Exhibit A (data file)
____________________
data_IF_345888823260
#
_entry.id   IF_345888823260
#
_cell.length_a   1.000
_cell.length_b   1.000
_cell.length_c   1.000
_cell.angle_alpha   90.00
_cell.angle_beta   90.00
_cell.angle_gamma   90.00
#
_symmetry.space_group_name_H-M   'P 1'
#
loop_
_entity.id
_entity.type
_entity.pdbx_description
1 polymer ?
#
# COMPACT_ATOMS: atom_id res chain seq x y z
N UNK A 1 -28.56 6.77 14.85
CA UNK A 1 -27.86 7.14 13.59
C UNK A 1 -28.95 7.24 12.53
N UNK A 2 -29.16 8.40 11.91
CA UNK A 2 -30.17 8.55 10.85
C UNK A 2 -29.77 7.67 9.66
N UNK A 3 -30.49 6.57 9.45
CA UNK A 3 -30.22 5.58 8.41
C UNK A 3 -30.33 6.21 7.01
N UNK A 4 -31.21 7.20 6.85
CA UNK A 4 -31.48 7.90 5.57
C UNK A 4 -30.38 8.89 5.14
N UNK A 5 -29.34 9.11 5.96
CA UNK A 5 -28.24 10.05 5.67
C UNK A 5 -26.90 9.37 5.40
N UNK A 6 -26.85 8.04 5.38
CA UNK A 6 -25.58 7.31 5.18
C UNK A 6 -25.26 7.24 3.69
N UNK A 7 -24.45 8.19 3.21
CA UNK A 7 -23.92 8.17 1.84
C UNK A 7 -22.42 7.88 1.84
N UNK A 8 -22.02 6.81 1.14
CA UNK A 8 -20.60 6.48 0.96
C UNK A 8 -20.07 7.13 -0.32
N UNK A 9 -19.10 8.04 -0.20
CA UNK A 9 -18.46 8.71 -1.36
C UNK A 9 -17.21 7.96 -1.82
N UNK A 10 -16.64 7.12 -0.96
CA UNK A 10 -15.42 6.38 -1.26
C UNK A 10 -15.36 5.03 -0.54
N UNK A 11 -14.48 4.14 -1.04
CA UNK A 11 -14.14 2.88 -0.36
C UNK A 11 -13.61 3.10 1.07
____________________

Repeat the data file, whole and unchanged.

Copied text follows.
data_IF_345888823260
#
_entry.id   IF_345888823260
#
_cell.length_a   1.000
_cell.length_b   1.000
_cell.length_c   1.000
_cell.angle_alpha   90.00
_cell.angle_beta   90.00
_cell.angle_gamma   90.00
#
_symmetry.space_group_name_H-M   'P 1'
#
loop_
_entity.id
_entity.type
_entity.pdbx_description
1 polymer ?
#
# COMPACT_ATOMS: atom_id res chain seq x y z
N UNK A 1 -28.56 6.77 14.85
CA UNK A 1 -27.86 7.14 13.59
C UNK A 1 -28.95 7.24 12.53
N UNK A 2 -29.16 8.40 11.91
CA UNK A 2 -30.17 8.55 10.85
C UNK A 2 -29.77 7.67 9.66
N UNK A 3 -30.49 6.57 9.45
CA UNK A 3 -30.22 5.58 8.41
C UNK A 3 -30.33 6.21 7.01
N UNK A 4 -31.21 7.20 6.85
CA UNK A 4 -31.48 7.90 5.57
C UNK A 4 -30.38 8.89 5.14
N UNK A 5 -29.34 9.11 5.96
CA UNK A 5 -28.24 10.05 5.67
C UNK A 5 -26.90 9.37 5.40
N UNK A 6 -26.85 8.04 5.38
CA UNK A 6 -25.58 7.31 5.18
C UNK A 6 -25.26 7.24 3.69
N UNK A 7 -24.45 8.19 3.21
CA UNK A 7 -23.92 8.17 1.84
C UNK A 7 -22.42 7.88 1.84
N UNK A 8 -22.02 6.81 1.14
CA UNK A 8 -20.60 6.48 0.96
C UNK A 8 -20.07 7.13 -0.32
N UNK A 9 -19.10 8.04 -0.20
CA UNK A 9 -18.46 8.71 -1.36
C UNK A 9 -17.21 7.96 -1.82
N UNK A 10 -16.64 7.12 -0.96
CA UNK A 10 -15.42 6.38 -1.26
C UNK A 10 -15.36 5.03 -0.54
N UNK A 11 -14.48 4.14 -1.04
CA UNK A 11 -14.14 2.88 -0.36
C UNK A 11 -13.61 3.10 1.07